In conversation with Danya Henninger, local editor for, restaurant critic for the Courier-Post and a regular contributor to

    —Huffduffed by smokler

  3. Alain de Botton: A kinder, gentler philosophy of success

    Alain de Botton examines our ideas of success and failure — and questions the assumptions underlying these two judgments. Is success always earned? Is failure? He makes an eloquent, witty case to move beyond snobbery to find true pleasure in our work.

    Through his witty and literate books — and his new School of Life — Alain de Botton helps others find fulfillment in the everyday.

    —Huffduffed by smokler

  4. Richard Kurin: American History in 101 Objects - The Long Now

    American objects

    Figuratively holding up one museum item after another, Kurin spun tales from them.

    (The Smithsonian has 137 million objects; he displayed just thirty or so.)

    The Burgess Shale shows fossilized soft-tissue creatures ("very early North Americans") from 500 million years ago.

    The Smithsonian’s Giant Magellan Telescope being built in Chile will, when it is completed in 2020, look farther into the universe, and thus farther into the past than any previous telescope—-12.8 billion years.

    Kurin showed two versions of a portrait of Pocahontas, one later than the other.

    "You’re always interrogating the objects," he noted.

    In the early image Pocahontas looks dark and Indian; in the later one she looks white and English.

    George Washington’s uniform is elegant and impressive.

    He designed it himself to give exactly that impression, so the British would know they were fighting equals.

    Benjamin Franklin’s walking stick was given to him by the French, who adored his fur cap because it seemed to embody how Americans lived close to nature.

    The gold top of the stick depicted his fur cap as a "cap of liberty."

    Kurin observed, "There you have the spirit of America coded in an object."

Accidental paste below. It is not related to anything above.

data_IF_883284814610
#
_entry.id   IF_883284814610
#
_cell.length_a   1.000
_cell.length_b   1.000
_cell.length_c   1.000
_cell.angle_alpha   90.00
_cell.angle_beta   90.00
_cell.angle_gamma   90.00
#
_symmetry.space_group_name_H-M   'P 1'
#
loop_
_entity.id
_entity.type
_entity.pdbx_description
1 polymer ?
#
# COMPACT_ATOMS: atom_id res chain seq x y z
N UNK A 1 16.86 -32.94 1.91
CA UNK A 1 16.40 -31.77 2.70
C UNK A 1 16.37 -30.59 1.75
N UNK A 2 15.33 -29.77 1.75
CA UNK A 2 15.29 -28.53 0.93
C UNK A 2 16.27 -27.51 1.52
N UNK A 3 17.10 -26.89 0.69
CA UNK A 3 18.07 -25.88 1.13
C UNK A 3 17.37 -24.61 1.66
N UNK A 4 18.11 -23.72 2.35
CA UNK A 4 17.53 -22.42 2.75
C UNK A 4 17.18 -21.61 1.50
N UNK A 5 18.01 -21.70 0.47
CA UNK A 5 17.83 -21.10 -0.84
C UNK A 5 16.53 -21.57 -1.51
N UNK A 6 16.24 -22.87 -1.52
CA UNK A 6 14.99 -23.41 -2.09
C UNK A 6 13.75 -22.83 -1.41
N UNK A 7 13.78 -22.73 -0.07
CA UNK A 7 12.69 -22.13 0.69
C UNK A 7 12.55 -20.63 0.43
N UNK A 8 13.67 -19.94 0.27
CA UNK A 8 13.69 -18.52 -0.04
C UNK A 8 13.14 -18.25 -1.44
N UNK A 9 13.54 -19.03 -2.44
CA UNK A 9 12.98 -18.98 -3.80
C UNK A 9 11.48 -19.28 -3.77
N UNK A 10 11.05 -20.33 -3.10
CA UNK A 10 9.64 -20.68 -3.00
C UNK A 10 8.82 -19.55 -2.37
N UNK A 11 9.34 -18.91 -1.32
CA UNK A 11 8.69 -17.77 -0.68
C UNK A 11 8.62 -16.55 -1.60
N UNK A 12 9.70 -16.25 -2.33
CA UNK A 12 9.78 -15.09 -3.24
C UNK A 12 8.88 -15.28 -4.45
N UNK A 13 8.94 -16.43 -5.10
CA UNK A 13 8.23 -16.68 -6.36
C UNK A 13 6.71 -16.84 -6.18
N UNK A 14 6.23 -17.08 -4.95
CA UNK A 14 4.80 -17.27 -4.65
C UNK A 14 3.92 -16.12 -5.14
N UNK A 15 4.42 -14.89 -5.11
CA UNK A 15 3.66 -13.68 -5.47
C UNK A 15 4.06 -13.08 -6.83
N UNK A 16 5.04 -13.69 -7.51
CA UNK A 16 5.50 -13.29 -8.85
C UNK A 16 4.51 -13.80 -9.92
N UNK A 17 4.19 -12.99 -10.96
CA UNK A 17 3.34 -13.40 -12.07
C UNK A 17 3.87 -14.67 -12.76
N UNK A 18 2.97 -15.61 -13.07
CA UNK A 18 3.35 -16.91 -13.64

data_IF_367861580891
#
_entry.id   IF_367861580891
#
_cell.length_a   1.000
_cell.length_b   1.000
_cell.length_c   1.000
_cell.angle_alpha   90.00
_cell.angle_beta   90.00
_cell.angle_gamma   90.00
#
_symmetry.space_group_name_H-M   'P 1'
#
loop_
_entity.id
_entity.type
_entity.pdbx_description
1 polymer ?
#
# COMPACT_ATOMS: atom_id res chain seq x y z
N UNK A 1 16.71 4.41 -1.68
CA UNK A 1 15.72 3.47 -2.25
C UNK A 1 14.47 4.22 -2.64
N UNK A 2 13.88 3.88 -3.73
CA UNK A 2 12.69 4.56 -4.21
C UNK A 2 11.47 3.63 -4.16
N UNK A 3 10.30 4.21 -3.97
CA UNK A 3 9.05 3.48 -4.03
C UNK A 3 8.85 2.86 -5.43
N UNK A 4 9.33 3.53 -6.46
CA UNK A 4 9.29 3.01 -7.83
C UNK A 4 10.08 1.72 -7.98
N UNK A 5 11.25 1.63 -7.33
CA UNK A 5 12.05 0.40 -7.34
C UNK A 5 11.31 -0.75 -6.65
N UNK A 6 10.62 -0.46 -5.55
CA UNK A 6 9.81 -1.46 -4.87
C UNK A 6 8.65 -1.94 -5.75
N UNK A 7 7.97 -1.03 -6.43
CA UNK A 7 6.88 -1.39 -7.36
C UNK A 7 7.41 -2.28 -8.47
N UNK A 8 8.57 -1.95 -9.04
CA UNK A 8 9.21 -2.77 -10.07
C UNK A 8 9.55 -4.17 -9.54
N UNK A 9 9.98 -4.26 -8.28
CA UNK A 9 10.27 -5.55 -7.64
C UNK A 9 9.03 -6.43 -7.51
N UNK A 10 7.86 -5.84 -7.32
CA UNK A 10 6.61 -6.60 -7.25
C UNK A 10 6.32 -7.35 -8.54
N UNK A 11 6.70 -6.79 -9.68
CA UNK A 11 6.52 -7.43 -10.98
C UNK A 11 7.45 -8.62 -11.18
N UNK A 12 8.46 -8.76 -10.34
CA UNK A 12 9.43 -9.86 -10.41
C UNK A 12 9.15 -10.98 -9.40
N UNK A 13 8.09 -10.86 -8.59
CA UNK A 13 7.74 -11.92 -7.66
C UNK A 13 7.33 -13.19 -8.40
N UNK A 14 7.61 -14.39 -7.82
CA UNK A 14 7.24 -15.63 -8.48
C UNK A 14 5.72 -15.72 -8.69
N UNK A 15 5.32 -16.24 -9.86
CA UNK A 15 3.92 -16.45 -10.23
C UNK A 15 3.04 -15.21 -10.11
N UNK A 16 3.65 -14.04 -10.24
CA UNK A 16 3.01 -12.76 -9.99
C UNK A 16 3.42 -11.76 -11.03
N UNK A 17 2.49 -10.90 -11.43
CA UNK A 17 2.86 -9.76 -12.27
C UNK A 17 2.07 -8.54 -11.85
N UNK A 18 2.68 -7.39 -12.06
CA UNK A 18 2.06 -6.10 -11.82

In 1831 the first locomotive in America, the "John Bull," was assembled from parts sent from England and took up service from New York to Philadelphia at 15 miles per hour.

    In 1981, the Smithsonian fired up the John Bull and ran it again along old Georgetown rails.

    It is viewed by 5 million visitors a year at the American History Museum on the Mall.

    The Morse-Vail Telegraph from 1844 originally printed the Morse code messages on paper, but that was abandoned when operators realized they could decode the dots and dashes by ear.

    In the 1840s Secretary of the Smithsonian Joseph Henry collected weather data by telegraph from 600 "citizen scientists" to create: 1) the first weather maps, 2) the first storm warning system, 3) the first use of crowd-sourcing.

    The National Weather Service resulted.

    Abraham Lincoln was 6 foot 4 inches.

    His stylish top hat made him a target on battlefields.

    It had a black band as a permanent sign of mourning for his son Willie, dead at 11.

    He wore the hat to Ford’s Theater on April 14, 1865.

    When you hold the hat, Kurin said, "you feel the man."

    In 1886 the Smithsonian’s taxidermist William Temple Hornaday brought one of the few remaining American bison back from Montana to a lawn by the Mall and began a breeding program that eventually grew into The National Zoo.

    His book, The Extermination of the American Bison, is "considered today the first important book of the American conservation movement."

    Dorothy’s magic slippers in The Wizard of Oz are silver in the book but were ruby in the movie (and at the museum) to show off the brand-new Technicolor.

    The Smithsonian chronicles the advance of technology and also employs it.

    The next Smithsonian building to open in Washington, near the White House, will feature digital-projection walls, so that every few minutes it is a museum of something else.

    —Stewart Brand

    —Huffduffed by smokler

  5. The Digital Human: Dark

    Aleks Krotoski charts how digital culture is moulding modern living. Each week join technology journalist Aleks Krotoski as she goes beyond the latest gadget or web innovation to understand what sort of world we’re creating with our ‘always on’ lives.

    Aleks Krotoski explores our relationship to the dark, and how reconciling ourselves to it - via technology, can be good for our physical and emotional wellbeing. Produced by Victoria McArthur and researched by Elizabeth Anne Duffy in Edinburgh.